Shelly Sterling to Get Floor Seats, Parking Spaces, Championship Rings in Clippers Deal
Her $2 billion agreement to sell the team to former Microsoft CEO Steve Ballmer would make her “owner emeritus,” a deal that was reached after doctors ruled that Donald Sterling had a cognitive impairment.
If Shelly Sterling’s deal to sell the Clippers to former Microsoft CEO Steve Ballmer goes through, Donald Sterling’s wife will become “owner emeritus” of the team, a title that includes a number of perks.
With the owner emeritus title, Shelly gets two floor seats for all home games, five stadium parking spaces and, if the Clippers win their first NBA title, three championship rings, The New York Times reports, detailing a number of behind-the-scenes tidbits about the deal. The Hollywood Reporter has confirmed that the Times report is accurate.
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The Times also divulged other details, including the amounts of the losing bids for the franchise: $1.2 billion from a group led by Grant Hill and $1.6 billion from a group led by David Geffen, which also included Larry Ellison and Oprah Winfrey.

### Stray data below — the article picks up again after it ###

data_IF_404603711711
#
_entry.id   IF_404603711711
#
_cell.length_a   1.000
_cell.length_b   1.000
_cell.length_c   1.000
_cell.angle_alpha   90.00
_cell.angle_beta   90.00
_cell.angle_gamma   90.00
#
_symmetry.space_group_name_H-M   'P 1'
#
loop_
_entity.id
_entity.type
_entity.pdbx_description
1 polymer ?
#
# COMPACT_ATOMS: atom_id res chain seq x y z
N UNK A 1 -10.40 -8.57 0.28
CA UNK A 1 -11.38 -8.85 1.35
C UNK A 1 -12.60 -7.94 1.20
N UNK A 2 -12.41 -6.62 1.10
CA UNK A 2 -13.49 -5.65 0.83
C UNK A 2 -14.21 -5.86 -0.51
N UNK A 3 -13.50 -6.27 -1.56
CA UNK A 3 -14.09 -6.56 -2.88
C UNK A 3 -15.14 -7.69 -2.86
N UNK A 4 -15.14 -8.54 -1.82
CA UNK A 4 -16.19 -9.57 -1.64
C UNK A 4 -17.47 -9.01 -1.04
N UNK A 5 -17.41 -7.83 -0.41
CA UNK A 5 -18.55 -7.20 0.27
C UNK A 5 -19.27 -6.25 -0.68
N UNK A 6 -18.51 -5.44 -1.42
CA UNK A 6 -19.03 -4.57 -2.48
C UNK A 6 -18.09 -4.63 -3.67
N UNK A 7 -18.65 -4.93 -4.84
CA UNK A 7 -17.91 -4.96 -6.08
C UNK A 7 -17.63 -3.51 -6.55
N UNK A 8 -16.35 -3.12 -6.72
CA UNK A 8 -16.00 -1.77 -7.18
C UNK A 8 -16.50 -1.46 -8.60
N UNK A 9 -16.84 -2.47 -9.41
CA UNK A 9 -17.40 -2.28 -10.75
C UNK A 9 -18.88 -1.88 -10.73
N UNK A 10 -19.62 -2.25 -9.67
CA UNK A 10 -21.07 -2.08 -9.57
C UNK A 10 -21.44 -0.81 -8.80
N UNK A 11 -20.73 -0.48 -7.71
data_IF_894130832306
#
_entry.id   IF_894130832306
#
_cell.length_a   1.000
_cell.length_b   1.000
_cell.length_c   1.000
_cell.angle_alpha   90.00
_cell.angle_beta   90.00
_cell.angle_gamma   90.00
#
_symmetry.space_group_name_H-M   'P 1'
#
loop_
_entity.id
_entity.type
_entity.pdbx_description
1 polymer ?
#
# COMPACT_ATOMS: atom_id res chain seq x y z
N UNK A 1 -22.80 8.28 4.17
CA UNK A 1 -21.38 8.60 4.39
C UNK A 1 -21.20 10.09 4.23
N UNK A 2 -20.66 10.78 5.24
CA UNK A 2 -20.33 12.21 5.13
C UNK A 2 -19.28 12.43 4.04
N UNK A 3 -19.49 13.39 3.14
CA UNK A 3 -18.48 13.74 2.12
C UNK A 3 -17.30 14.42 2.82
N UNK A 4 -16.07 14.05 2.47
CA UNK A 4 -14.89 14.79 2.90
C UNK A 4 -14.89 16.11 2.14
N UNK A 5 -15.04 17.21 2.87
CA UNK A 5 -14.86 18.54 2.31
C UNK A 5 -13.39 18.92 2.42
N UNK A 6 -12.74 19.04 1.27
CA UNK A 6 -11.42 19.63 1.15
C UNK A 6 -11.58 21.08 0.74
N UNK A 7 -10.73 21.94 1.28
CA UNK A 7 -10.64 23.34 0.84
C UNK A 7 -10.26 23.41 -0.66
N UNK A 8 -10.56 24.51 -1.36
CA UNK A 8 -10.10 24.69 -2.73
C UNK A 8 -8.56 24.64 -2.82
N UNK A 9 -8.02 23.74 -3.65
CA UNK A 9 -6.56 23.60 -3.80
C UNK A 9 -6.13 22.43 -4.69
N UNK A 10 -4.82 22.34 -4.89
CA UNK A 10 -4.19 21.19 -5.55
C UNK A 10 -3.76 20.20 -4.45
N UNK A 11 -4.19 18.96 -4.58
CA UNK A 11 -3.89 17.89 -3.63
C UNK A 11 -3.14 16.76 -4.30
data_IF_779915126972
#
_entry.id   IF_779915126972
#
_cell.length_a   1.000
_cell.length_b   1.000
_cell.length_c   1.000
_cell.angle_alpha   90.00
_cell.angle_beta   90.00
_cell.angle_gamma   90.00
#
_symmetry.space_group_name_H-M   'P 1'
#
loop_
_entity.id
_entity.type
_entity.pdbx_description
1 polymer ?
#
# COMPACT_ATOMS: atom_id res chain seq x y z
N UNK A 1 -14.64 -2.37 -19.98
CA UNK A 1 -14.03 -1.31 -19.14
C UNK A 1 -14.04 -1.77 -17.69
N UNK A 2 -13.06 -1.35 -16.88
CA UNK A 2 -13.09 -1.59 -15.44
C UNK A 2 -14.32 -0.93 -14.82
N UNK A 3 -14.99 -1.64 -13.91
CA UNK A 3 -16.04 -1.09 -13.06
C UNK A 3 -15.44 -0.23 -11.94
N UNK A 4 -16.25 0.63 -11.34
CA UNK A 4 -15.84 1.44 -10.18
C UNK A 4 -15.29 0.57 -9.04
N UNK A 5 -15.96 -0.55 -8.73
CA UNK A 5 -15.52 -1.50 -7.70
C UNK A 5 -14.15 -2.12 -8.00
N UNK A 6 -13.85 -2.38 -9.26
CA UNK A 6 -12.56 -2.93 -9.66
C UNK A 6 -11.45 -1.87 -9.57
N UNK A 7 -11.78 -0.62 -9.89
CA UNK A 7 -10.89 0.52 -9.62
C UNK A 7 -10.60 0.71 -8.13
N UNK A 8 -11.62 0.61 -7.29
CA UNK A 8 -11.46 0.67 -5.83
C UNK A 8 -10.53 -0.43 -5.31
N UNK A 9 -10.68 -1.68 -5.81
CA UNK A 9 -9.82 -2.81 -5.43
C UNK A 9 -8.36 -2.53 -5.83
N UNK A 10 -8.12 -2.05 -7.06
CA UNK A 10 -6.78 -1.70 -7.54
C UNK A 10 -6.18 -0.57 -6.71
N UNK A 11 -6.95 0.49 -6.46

The Times also reports that Shelly insisted that Ballmer keep the team in Los Angeles as a condition of the sale, something the former Microsoft CEO has since indicated he intends to do, but there’s no clause in the term sheet that would prevent him from moving the franchise. Still, the league could require that the team stay in L.A. before it approves the sale, the Times adds.
The Times reports that when Donald refused to agree to the sale, Shelly’s lawyer suggested that they proceed with “Plan B,” which involved Donald undergoing neurological testing.
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According to a provision in the trust, if either owner were found to have a cognitive impairment, the other could become sole trustee.
Donald consented to the test, on Shelly’s urging, after he gave a rambling interview to CNN’s Anderson Cooper. Two doctors found Donald to be affected by cognitive impairment, the Times reports.